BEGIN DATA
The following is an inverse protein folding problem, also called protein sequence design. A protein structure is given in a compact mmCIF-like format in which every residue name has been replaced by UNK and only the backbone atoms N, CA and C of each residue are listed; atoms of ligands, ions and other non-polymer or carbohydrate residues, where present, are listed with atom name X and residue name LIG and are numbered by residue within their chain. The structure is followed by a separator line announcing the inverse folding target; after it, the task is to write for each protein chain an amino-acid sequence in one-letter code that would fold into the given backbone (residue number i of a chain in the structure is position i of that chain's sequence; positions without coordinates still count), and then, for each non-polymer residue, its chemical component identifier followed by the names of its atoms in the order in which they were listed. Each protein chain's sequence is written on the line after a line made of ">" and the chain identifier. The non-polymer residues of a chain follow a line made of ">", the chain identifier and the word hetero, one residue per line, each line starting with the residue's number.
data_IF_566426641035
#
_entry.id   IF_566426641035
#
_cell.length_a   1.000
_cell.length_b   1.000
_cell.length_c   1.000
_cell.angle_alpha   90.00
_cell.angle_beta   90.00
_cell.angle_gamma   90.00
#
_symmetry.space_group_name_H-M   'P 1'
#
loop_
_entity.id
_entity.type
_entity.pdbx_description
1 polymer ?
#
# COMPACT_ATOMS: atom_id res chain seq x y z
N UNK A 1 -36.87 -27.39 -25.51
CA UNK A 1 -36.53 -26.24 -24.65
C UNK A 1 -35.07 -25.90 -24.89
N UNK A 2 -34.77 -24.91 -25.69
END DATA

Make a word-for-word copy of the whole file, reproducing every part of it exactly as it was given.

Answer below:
The following is an inverse protein folding problem, also called protein sequence design. A protein structure is given in a compact mmCIF-like format in which every residue name has been replaced by UNK and only the backbone atoms N, CA and C of each residue are listed; atoms of ligands, ions and other non-polymer or carbohydrate residues, where present, are listed with atom name X and residue name LIG and are numbered by residue within their chain. The structure is followed by a separator line announcing the inverse folding target; after it, the task is to write for each protein chain an amino-acid sequence in one-letter code that would fold into the given backbone (residue number i of a chain in the structure is position i of that chain's sequence; positions without coordinates still count), and then, for each non-polymer residue, its chemical component identifier followed by the names of its atoms in the order in which they were listed. Each protein chain's sequence is written on the line after a line made of ">" and the chain identifier. The non-polymer residues of a chain follow a line made of ">", the chain identifier and the word hetero, one residue per line, each line starting with the residue's number.
data_IF_566426641035
#
_entry.id   IF_566426641035
#
_cell.length_a   1.000
_cell.length_b   1.000
_cell.length_c   1.000
_cell.angle_alpha   90.00
_cell.angle_beta   90.00
_cell.angle_gamma   90.00
#
_symmetry.space_group_name_H-M   'P 1'
#
loop_
_entity.id
_entity.type
_entity.pdbx_description
1 polymer ?
#
# COMPACT_ATOMS: atom_id res chain seq x y z
N UNK A 1 -36.87 -27.39 -25.51
CA UNK A 1 -36.53 -26.24 -24.65
C UNK A 1 -35.07 -25.90 -24.89
N UNK A 2 -34.77 -24.91 -25.69